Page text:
Besides aiding wayfinding, the retro murals also brighten up the neighbourhood, creating a fun, cultural aspect for the young and old. Many young people have been seen taking photos of the murals for the ‘gram!
Building an inclusive dementia-friendly community requires a community effort — apart from ADA and Kebun Baru grassroots, the project also involved volunteers, residents, and artists in the painting process.
In April, 30 NUS Tembusu College students completed the second phase of the project by designing and painting more murals across three additional blocks as part of their module.
Building dementia-friendly communities
AIC estimates that one in 10 seniors aged 60 and above — around 86,000 people — has dementia in Singapore. The number is expected to soar to 130,000 or more by 2030.
Many persons living with dementia spend their time cooped up indoors, or in a nursing home, no longer able to lead normal lives.
Yet, if given a safe environment, they are still able to continue their daily routines.
“We would like to encourage more ageing-in-place, which refers to seniors and people with dementia continuing to live and thrive in their own familiar areas and estates, as opposed to being uprooted and shifted to a nursing home or welfare home,” said ADA chief executive officer Jason Foo at a Kebun Baru CC event to commemorate World Alzheimer’s Day on 21 September 2020.
This is where Dementia-Friendly Communities (DFCs) come in.
DFCs are designated neighbourhoods where measures are put in place to ensure the safety and comfort for persons with dementia, so they can continue to lead independent and meaningful lives.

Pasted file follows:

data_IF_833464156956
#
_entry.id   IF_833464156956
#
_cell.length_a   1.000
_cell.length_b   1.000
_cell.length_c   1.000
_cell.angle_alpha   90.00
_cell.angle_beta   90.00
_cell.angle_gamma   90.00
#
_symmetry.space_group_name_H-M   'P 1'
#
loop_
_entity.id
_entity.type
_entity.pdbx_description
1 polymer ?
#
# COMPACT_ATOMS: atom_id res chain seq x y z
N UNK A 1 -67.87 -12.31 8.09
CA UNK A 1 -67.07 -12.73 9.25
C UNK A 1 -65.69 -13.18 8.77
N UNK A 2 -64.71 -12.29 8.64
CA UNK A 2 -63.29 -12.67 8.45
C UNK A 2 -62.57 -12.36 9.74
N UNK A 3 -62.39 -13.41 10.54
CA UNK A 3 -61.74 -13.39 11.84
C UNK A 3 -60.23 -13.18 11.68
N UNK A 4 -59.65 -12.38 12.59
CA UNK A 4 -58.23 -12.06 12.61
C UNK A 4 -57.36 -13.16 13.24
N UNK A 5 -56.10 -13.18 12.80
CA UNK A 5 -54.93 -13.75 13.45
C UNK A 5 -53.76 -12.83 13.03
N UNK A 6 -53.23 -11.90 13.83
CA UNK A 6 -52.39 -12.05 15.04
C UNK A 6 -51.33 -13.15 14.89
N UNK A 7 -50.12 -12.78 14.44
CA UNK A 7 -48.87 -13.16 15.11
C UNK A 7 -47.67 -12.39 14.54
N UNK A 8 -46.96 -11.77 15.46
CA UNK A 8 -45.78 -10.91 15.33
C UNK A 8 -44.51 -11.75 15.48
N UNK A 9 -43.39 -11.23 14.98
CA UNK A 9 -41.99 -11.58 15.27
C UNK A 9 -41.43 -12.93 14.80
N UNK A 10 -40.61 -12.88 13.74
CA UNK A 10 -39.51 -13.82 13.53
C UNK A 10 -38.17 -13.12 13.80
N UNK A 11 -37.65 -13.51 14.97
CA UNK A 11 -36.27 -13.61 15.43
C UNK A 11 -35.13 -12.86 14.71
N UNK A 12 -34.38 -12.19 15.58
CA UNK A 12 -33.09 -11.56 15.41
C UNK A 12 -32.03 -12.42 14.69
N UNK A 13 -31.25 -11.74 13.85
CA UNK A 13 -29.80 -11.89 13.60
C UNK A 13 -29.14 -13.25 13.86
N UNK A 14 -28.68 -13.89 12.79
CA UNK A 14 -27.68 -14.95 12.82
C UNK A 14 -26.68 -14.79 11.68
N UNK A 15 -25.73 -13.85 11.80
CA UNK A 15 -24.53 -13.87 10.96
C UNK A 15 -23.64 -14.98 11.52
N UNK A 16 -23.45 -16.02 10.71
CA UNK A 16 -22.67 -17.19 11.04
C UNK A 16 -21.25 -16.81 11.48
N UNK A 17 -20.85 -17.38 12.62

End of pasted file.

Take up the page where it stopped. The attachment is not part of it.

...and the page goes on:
As of April 2021, there are 14 DFCs in Singapore including Yishun, Macpherson, Queenstown, Bedok, Bukit Batok East and Woodlands.
Last year, Bishan became the latest neighbourhood to join the initiative when it launched Singapore’s first dementia-friendly kopitiam at Kim San Leng Food Centre at Block 511 Bishan Street 13.
An inclusive place
In these DFCs, residents, small businesses and other members of the neighbourhood understand how to interact and better support people with dementia and their caregivers.
Businesses and service staff are encouraged to make adjustments to help people with dementia.
In Bishan’s dementia-friendly kopitiam, there are decals explaining about the condition and stallholders have been trained to recognise and be patient with persons living with dementia.
In addition, over 300 Go-To points around Singapore, including SMRT’s MRT stations and bus interchanges, serve as “safe return” points, where the public can bring persons living with dementia who may appear lost and are unable to identify themselves or their way home.
Besides improving on the built environment, ADA and AIC also focus on education, which plays an important role in reducing the stigma of those with dementia.
By understanding how dementia can impact a person as well as the physical, mental and emotional challenges that they and their caregivers face, we can be more empathetic, patient and understanding towards them.
Mary-Ann says: “Only when persons with dementia are welcomed and respected, supported to improve their overall health and well-being in the community, can we say that we have built an effective DFC that may help to delay the need for long-term care.”
“Most importantly, this sends a message that we are all in this together to help people with dementia live well.”